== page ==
Energy marketer Dynegy Inc. announced Friday that it will buy its much larger rival, the once mighty but now troubled Enron Corp., for $7.8-billion in stock. Dynegy also will assume a hefty $15-billion in Enron debt.
The announcement came after Enron's stock price plummeted about 80 percent over the past three weeks because of concerns that the company wasn't revealing serious financial problems to shareholders.
Under the deal, ChevronTexaco Corp., which owns more than a quarter of Dynegy, would quickly provide about $1.5-billion. ChevronTexaco also would contribute an additional $1-billion upon completion of the deal.
"With its market-making capabilities, earnings power and proven strategic approach to wholesale markets, Enron is the ideal strategic partner for Dynegy," Dynegy chairman and chief executive Chuck Watson said in announcing the purchase.
Watson made it clear that he would not tolerate the sort of financial practices that prompted explosive disclosures by Enron this week _ including an admission that more than half a billion dollars in debt had been kept off the company's books.
"As a combined company, we will focus on leveraging our core skill sets and, as always, we will keep a strong balance sheet and straightforward financial structure as key priorities," Watson said.
At a news conference, Watson said company officials who negotiated the deal came away convinced that Enron was worth buying despite its recent troubles.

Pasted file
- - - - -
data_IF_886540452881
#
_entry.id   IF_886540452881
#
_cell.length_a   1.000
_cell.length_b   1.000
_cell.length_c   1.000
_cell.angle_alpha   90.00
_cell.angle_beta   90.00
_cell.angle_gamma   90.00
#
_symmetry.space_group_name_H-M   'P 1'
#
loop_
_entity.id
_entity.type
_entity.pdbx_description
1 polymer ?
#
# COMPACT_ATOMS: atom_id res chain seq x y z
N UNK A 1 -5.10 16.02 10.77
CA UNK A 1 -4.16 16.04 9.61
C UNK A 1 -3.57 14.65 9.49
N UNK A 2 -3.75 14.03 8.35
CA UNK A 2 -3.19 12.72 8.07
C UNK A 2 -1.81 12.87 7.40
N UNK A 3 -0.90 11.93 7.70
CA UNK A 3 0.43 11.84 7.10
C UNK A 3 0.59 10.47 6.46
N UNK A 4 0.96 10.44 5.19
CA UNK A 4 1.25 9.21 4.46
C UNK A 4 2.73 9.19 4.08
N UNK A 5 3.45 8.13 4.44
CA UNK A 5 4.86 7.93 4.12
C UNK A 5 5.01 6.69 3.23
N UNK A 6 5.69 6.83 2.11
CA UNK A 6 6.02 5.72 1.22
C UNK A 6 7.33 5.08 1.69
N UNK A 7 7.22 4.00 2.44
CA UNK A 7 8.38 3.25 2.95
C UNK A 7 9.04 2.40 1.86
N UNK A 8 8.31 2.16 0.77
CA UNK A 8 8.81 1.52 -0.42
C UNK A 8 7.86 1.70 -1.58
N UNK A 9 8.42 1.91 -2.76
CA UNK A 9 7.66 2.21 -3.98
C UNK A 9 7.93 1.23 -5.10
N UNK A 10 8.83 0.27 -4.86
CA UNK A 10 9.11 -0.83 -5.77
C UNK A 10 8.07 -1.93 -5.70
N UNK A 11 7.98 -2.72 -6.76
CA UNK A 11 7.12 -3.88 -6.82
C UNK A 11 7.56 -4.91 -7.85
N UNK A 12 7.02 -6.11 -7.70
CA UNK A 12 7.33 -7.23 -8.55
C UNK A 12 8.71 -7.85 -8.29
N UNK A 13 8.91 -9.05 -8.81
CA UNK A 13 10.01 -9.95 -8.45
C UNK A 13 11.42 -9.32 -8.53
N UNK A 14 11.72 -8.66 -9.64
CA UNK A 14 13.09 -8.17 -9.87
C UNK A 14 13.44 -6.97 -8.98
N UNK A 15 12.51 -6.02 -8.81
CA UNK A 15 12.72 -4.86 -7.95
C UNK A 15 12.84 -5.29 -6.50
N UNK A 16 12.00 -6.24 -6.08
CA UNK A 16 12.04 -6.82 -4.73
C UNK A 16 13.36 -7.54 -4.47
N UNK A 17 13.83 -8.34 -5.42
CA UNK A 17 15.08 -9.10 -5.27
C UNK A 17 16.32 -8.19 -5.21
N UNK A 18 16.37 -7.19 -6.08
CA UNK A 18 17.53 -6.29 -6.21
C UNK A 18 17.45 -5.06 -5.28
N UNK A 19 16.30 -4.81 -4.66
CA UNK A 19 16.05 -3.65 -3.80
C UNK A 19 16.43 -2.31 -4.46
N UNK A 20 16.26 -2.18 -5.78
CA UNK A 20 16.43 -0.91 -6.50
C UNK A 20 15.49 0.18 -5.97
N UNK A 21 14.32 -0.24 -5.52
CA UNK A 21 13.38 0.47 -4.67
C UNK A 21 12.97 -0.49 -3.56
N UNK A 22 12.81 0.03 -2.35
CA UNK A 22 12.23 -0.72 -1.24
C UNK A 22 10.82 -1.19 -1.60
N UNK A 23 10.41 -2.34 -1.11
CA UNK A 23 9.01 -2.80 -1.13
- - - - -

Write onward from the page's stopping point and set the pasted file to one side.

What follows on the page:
"We looked under the hood and, guess what, it's just as strong as it ever was," Watson said.
Under the terms of the deal, Enron shareholders will receive 0.2685 Dynegy share for each share of Enron common stock, valuing each share at $10.41.
That represents a 21 percent premium above Enron's closing price of $8.63 Friday on the New York Stock Exchange _ but it's still just a fraction of the 52-week high of $84.87. Dynegy's shares climbed $2.26, or 6 percent, to close at $38.76 on the NYSE.
In after hours trading on the NYSE, Enron shares shot up 15.6 percent, or $1.35, to $9.98. Dynegy shares were unchanged.
Dynegy's stockholders will own about 64 percent of the new company, with Enron's stockholders holding the remainder.
The boards of both companies have unanimously approved the transaction, which is expected to close next summer. The deal is expected to save the combined company between $400-million and $500-million annually because of continued elimination of "non-core" Enron holdings and lower costs.
Watson will remain as chairman and chief executive of the combined company, which will retain the Dynegy Inc. name.
Enron chairman and chief executive Kenneth L. Lay will no longer have a role in day-to-day management of the company, but he has been offered a seat on the combined company's board and will help with the merger.
Dynegy said that Greg Whalley, the current president and chief operating officer of Enron, will become an executive vice president of the new Dynegy. He said the merger sets the best course for Enron.
The merger was announced a day after Enron acknowledged it overstated earnings by about 20 percent over the past four years and kept large amounts of debt off its balance sheets through business partnerships now under investigation by the Securities and Exchange Commission.
Analysts said the merger rescues Enron but leaves Dynegy in uncharted territory _ with the outcome of the SEC investigation completely unknown. "There is still a shroud hanging over Enron that now moves over to Dynegy," said Carol Coale, an analyst with Prudential Securities.
Early Friday, Moody's Investors Service downgraded Enron's debt ratings to one level above junk bond status.